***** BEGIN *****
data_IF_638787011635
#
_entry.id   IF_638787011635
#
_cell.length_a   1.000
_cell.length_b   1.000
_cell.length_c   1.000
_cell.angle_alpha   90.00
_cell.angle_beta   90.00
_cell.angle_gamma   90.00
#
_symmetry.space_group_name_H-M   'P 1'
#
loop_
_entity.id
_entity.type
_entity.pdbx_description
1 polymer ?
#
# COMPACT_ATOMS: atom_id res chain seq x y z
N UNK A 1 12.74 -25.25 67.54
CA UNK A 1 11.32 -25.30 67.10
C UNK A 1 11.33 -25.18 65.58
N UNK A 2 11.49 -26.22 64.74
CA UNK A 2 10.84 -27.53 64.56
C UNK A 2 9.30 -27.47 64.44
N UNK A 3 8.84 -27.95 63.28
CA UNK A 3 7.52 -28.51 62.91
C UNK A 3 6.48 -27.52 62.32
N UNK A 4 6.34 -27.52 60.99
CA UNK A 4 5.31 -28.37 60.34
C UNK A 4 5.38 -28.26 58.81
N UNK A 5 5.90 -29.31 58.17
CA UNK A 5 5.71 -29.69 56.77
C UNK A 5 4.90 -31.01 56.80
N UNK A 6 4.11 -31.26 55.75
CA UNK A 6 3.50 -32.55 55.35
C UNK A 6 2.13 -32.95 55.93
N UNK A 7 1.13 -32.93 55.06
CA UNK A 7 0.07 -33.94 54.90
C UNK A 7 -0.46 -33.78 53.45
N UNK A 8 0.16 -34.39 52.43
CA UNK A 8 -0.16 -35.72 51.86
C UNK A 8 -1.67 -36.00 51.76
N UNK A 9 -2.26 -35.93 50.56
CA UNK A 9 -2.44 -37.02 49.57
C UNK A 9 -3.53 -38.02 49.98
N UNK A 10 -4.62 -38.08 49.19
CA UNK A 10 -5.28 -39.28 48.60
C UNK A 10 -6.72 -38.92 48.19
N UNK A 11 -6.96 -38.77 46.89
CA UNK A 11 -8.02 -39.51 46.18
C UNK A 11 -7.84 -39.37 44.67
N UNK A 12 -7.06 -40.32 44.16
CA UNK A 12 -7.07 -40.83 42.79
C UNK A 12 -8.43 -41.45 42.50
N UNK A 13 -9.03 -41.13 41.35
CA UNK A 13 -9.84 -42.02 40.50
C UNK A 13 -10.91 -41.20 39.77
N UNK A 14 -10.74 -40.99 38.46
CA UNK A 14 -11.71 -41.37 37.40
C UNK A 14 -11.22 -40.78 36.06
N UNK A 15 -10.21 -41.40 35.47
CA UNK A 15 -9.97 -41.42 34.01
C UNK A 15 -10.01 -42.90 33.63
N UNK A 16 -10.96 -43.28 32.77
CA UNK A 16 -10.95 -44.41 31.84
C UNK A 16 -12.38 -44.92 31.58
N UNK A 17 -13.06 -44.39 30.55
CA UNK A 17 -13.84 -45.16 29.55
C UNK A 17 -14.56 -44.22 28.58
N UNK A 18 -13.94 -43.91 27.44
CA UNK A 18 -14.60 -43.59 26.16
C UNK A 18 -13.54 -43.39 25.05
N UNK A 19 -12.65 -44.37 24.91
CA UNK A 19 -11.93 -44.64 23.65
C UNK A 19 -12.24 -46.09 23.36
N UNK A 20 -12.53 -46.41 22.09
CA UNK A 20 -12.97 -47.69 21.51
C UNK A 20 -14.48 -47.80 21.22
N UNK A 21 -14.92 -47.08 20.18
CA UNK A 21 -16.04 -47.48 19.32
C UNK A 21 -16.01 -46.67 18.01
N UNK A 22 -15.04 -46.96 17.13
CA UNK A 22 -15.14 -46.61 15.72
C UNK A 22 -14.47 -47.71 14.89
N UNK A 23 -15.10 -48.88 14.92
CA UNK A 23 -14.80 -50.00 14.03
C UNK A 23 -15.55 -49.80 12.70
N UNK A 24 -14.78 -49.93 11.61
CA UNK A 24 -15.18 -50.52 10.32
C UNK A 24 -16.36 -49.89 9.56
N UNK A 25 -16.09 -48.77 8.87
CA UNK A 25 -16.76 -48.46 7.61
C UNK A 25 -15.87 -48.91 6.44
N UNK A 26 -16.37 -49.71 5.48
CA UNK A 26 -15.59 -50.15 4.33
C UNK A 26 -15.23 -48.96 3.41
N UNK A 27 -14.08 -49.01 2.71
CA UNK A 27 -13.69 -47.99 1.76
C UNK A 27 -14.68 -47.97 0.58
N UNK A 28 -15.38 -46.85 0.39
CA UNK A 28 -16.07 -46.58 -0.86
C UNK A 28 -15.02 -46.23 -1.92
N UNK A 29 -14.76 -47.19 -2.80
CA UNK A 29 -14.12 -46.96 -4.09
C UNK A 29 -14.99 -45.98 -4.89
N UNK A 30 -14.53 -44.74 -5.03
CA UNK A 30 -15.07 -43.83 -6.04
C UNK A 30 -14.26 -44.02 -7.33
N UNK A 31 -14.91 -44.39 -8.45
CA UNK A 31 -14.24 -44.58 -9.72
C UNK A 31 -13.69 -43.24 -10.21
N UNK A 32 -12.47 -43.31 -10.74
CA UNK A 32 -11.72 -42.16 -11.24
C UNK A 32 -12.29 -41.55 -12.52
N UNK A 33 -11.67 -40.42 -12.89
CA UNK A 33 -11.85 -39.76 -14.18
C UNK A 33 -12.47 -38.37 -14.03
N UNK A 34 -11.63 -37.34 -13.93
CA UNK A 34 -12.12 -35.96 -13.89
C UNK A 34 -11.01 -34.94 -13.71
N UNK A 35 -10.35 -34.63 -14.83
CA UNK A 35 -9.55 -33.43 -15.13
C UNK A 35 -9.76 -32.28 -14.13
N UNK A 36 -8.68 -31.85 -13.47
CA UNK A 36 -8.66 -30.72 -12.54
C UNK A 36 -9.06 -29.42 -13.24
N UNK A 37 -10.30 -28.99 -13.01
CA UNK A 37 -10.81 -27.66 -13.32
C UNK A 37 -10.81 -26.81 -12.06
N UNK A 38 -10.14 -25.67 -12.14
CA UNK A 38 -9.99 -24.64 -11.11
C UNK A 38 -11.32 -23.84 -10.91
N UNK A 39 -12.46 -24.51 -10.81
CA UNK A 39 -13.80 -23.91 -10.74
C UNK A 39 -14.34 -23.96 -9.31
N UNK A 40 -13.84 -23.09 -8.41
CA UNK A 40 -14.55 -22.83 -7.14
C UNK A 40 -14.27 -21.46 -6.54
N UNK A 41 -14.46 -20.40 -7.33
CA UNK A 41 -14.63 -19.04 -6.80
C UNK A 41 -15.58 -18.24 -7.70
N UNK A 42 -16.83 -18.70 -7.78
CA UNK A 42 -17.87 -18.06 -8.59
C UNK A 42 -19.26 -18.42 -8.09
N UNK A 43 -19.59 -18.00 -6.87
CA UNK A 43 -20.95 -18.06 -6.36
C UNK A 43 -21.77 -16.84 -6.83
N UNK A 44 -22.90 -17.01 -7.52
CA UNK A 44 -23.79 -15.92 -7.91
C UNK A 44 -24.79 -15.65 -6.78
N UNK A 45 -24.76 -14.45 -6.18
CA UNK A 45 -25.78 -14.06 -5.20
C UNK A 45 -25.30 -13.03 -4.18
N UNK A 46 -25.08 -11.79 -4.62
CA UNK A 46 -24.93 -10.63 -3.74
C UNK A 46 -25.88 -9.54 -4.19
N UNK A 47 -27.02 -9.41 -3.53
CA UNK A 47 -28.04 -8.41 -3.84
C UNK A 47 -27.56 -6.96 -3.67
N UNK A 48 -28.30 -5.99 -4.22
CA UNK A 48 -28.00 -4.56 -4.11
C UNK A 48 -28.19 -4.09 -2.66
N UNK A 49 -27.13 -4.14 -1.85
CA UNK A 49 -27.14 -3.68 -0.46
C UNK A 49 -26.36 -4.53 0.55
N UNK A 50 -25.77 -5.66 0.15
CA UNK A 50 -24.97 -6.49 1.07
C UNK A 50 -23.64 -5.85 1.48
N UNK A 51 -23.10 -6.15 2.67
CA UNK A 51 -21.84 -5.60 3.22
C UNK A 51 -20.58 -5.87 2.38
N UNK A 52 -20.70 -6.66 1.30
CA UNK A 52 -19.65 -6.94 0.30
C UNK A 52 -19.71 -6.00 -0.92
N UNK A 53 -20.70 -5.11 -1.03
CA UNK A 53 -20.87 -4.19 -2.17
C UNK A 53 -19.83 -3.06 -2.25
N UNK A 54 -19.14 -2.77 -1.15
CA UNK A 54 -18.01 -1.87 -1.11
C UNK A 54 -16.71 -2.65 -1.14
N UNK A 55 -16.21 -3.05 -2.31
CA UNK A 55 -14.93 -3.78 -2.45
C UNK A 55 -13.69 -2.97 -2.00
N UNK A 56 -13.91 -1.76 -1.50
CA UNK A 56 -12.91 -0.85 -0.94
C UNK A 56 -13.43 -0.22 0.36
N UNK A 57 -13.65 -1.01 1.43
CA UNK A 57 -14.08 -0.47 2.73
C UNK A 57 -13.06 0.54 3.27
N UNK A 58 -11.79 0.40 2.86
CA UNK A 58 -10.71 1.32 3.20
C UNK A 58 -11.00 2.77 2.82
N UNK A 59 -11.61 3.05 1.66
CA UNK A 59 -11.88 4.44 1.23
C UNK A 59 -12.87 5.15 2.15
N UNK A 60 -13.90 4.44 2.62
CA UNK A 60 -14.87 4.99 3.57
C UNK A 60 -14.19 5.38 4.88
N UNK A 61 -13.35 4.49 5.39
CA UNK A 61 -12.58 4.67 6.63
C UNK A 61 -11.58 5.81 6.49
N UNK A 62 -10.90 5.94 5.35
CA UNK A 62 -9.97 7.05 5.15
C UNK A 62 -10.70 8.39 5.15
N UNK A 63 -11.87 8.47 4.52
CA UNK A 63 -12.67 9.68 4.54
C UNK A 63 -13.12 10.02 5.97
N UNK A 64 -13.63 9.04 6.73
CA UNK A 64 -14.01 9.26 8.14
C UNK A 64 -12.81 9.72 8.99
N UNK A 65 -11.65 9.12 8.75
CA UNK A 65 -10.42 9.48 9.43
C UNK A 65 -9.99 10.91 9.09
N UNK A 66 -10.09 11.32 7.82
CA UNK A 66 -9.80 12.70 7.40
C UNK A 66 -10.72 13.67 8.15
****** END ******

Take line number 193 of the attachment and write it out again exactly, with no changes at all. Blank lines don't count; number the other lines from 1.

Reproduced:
CA UNK A 58 -10.71 1.32 3.20